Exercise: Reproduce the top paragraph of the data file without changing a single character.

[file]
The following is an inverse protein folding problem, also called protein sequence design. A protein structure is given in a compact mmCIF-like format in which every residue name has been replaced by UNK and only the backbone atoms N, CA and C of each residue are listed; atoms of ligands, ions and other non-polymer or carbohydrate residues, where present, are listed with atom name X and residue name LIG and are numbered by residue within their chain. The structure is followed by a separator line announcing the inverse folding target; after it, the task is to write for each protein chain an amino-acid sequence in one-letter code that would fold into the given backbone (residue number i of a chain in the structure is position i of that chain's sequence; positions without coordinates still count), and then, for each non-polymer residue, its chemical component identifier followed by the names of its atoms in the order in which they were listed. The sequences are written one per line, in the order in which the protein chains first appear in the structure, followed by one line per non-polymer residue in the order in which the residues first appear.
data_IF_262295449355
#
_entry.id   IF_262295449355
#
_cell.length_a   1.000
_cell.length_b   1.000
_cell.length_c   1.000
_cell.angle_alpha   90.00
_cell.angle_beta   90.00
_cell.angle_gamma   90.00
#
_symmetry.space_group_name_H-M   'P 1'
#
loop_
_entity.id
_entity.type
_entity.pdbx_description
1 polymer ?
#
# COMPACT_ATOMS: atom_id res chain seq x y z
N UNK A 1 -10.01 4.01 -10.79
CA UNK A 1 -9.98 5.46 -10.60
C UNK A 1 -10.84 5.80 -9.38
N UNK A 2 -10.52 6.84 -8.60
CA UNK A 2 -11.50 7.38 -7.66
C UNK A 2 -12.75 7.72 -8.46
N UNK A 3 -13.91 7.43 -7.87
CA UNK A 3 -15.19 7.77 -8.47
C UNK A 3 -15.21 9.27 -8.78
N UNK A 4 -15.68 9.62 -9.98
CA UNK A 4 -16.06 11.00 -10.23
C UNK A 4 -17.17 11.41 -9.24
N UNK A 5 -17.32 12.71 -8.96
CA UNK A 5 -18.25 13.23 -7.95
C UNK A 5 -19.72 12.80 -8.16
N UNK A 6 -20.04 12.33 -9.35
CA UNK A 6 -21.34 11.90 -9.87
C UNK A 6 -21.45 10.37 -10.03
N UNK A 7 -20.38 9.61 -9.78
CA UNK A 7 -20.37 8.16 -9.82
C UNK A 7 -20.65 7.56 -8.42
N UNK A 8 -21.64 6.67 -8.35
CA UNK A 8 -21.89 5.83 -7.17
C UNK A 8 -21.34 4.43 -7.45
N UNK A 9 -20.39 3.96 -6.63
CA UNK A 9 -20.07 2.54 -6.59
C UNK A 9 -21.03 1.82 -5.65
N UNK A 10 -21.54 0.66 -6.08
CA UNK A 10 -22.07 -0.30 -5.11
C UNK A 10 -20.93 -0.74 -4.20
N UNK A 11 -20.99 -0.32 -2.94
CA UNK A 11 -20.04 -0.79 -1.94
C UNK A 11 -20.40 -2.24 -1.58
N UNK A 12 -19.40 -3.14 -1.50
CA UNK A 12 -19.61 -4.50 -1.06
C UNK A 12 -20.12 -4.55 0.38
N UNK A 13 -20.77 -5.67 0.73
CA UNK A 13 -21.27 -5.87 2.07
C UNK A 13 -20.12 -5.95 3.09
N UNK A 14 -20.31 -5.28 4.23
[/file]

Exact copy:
The following is an inverse protein folding problem, also called protein sequence design. A protein structure is given in a compact mmCIF-like format in which every residue name has been replaced by UNK and only the backbone atoms N, CA and C of each residue are listed; atoms of ligands, ions and other non-polymer or carbohydrate residues, where present, are listed with atom name X and residue name LIG and are numbered by residue within their chain. The structure is followed by a separator line announcing the inverse folding target; after it, the task is to write for each protein chain an amino-acid sequence in one-letter code that would fold into the given backbone (residue number i of a chain in the structure is position i of that chain's sequence; positions without coordinates still count), and then, for each non-polymer residue, its chemical component identifier followed by the names of its atoms in the order in which they were listed. The sequences are written one per line, in the order in which the protein chains first appear in the structure, followed by one line per non-polymer residue in the order in which the residues first appear.